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Brain Structure and Function

By Jenna Clubb, Maggie Saras and Evan Griffiths
by

Jenna Clubb

on 21 February 2014

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Transcript of Brain Structure and Function

Brain Structure and Function
Frontal Lobe
• Assists in motor control, purposeful behavior, problem solving, and cognitive activities (planning ahead, decision making)

• Front-most region of the cerebral cortex

Parietal Lobe
Temporal Lobe
• Assists in auditory perception, language comprehension, and visual stimulation

• Anterior to the occipital lobe, inferior to the frontal lobe

Occipital Lobe
Main visual processing center from the eyes

Bottom, back part of the cortex
Frontal
Lobe
Parietal
Lobe
Temporal
Lobe
Occipital
Lobe
Medulla Oblongata:
• Maintains vital body functions

• Center for breathing, waking, sleeping, and the beating of your heart

• Inferior to the pons and anterior to the cerebellum.


Cerebrum:

• Associated with higher brain function (thought and action)

• Made up of the four lobes

• The cortex that covers the uppermost part of the brain

• Superior to all other brain structures

Hippocampus:

Plays important role in memory, emotion, and retaining information

• Converts short term memory into permanent memory and recalls spatial relationships

• Located within the temporal lobes, adjacent to the amygdala

Ventricle:
• Cavities filled with cerebrospinal fluid

• Absorbs physical shocks to the brain, distributes nutritive materials to and removes wastes from nervous tissue, and provides a chemically stable environment

• Located within the cerebrum

Diencephalon:
• Maintains vital functions, most of which relate to the regulation of visceral activities by way of other brain regions and the nervous system

• Composed of the thalamus, hypothalamus, pineal gland, and pituitary gland

• Sits on top of the brain stem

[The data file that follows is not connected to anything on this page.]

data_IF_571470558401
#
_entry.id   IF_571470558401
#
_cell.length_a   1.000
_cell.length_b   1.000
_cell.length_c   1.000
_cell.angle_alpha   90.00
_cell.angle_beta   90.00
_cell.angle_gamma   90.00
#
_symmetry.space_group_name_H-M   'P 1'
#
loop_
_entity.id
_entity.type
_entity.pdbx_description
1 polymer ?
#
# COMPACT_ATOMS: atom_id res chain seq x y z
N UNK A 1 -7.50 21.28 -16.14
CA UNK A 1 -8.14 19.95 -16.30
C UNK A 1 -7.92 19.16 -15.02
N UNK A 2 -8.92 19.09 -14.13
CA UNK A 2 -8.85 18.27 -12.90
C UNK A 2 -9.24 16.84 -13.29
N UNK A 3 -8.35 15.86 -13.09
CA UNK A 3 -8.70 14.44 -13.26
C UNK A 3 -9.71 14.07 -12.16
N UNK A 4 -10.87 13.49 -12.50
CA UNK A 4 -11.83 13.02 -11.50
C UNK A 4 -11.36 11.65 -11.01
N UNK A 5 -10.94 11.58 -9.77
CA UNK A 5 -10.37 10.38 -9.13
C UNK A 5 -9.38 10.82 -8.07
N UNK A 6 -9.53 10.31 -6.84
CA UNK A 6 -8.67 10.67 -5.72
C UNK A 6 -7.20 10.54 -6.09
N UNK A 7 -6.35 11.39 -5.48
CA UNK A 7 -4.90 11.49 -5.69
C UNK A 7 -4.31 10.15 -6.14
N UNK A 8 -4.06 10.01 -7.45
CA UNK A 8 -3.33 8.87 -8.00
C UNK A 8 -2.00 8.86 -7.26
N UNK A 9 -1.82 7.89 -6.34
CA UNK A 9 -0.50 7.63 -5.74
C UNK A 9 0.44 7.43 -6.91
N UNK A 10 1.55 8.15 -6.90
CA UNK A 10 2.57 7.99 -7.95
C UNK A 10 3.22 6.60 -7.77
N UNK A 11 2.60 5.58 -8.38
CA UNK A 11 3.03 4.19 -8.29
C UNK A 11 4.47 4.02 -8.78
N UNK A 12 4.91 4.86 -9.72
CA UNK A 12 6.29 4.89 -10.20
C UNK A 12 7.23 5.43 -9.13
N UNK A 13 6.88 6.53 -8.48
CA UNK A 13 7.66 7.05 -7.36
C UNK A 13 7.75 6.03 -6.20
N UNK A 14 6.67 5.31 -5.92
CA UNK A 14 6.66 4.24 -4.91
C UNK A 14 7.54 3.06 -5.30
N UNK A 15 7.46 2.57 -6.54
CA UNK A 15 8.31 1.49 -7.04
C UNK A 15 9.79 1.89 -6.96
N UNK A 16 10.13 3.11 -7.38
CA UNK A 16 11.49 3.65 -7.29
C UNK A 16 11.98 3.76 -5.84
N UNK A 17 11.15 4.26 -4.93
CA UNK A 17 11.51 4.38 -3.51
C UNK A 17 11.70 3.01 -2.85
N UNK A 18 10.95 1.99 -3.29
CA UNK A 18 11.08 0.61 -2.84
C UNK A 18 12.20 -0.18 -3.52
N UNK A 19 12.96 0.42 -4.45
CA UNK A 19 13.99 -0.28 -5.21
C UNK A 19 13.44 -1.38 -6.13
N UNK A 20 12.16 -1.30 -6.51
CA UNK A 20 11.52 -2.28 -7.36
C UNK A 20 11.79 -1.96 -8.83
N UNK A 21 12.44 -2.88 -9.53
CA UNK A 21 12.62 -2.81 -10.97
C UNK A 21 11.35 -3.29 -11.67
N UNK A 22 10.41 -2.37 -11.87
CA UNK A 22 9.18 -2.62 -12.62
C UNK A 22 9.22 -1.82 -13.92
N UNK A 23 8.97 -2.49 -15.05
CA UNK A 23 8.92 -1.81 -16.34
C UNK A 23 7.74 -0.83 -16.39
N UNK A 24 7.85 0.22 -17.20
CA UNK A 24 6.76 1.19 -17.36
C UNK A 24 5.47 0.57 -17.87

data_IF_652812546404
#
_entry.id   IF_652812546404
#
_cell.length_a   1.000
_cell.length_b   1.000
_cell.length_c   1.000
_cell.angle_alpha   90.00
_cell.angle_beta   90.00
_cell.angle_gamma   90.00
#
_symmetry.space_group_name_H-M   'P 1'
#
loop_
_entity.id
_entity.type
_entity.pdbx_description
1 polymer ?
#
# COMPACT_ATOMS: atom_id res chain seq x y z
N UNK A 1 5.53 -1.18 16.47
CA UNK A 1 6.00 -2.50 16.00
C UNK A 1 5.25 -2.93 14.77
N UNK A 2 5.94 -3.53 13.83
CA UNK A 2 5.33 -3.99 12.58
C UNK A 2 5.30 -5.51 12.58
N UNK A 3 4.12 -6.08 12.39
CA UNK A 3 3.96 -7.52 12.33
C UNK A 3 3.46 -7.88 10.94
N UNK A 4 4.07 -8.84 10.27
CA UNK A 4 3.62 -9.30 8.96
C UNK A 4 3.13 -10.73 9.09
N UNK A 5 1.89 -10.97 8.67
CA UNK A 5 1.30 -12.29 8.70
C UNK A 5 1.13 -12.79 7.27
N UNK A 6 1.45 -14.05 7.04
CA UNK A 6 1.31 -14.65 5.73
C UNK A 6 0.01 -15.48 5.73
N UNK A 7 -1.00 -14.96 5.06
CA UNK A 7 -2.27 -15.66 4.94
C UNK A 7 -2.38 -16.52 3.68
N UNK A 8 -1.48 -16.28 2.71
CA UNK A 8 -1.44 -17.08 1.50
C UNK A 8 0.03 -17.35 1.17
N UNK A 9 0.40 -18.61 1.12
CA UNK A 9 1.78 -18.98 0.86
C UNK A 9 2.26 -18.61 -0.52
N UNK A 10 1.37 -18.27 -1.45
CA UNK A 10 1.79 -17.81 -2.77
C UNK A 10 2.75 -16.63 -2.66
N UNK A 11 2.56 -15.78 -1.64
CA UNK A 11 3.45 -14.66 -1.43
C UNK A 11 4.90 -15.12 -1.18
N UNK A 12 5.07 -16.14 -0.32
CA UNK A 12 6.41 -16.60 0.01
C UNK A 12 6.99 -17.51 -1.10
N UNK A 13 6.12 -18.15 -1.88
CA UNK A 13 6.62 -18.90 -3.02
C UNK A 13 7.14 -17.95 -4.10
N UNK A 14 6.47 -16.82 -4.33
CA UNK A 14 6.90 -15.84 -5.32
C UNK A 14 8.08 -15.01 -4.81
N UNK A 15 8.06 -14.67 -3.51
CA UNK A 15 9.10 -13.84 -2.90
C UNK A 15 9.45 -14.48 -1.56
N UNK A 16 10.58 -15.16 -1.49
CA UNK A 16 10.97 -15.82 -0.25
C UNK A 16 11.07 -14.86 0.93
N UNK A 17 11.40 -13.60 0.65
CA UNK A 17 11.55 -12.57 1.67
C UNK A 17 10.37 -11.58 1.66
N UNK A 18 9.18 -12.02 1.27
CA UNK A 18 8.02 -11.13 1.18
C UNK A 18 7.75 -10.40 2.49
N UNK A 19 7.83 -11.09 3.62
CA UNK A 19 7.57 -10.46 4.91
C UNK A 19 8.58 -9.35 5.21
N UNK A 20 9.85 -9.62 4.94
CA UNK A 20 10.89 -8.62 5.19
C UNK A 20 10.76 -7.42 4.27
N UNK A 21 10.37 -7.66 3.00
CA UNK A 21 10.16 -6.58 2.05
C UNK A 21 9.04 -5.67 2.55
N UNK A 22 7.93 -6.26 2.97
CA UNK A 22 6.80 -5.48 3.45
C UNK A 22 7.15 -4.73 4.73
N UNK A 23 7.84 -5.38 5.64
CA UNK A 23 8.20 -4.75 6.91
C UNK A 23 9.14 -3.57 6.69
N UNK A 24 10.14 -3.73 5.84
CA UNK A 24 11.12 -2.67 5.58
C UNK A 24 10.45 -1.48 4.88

Pineal Gland:

Regulates endocrine functions, converts nervous system signals, causes the feeling of sleepiness, and influences sexual development

• Situated between the cerebral hemispheres, attached to the third ventricle

Integrates sensory information from different parts of the body, manipulates objects, processes information related to touch
Superior to the occipital lobe & posterior to the frontal lobe
SENSORY & MOTOR AREA
Located in the cerebral cortex & separated by the central sulcus
MOTOR AREA:
SENSORY AREA:
Controls voluntary
movements. The
right side controls
the left and the left
side controls the
right

Receives sensory
information from
Thalmic nerve
projections &
processes that
information


PONS
Links modulla oblangata and the
thalmus
Contain nuclei that relay signals from the forebrain to the cerebellum
Deal with sleep, swallowing, bladder control, hearing, equilibrium, posture
Thalamus
Between the cerebral cortex and the midbrain
Relays sensory and motor signals the the cerebral cortex
Regulates sleep, consciousness and alertness
MIDBRAIN
Located below the
cerebral cortex and above
the hindbrain (near the center
of the brain)
Part of the brainstem
Controls vision, hearing, motor
control, temperature regulation
Reticular Formation
Located throughout the brain stem
Helps with cardiovascular control,
sleep & consciousness, pain modulation, habituation, somatic motor control
Pea sized gland that sits in the sella turcica
Hormones secreted from this gland control
pain relief, sex organs, growth, blood pressure,
breast milk production

Fundamental component of the cerebrum
Found deep in the white
matter the cerebral
hemisphere
Organizes motor
behaviors (eye
movements)
Jenna's Video
Corpus Callosum
Maggie's Embed
Hippocampus Humor by NOVA PBS (Published Sept. 26, 2012, taken from YouTube)
It's a wide, flat bundle of neural fibers beneath the cortex.

It connects the left and right cerebral hemispheres and facilitates interhemispheric communication.
Cerebellum
The cerebellum is located the base of the brain where the spinal chord meets the brain.
It controls motor movement coordination, it also contributes to , precision, balance, and accurate timing.

Sulci
Gyri
Could be described as the crevasses on the brain.
Creates surface area and fits our brain in our skull.
The ridge parts of the brain
The gyri serve to increase surface area for information processing capability
FocusAppsStore, . Parkinson's Disease (Understanding Disease Neurology). 2012. Video. Youtube.comWeb. 10 Feb 2014. <
Hypothalamus
Meninges
The meninges are the membranes covering the brain and the spinal cord.
It gives blood supply to the skull, protects from mechanical injury and space for the flow of cerebrospinal fluid.
Evans vid.
"How the Body Works : Movement and the Cerebellum." YouTube. YouTube, 03 Aug. 2007. Web. 14 Feb. 2014.
It function in the body with-
Endocrine Function Control
Homeostasis
Motor Function Control
The hypothalamus is inferior to the thalamus. It is posterior to the optic chiasm and bordered on the sides by the temporal lobes and optic tracts.
BASAL GANGLIA
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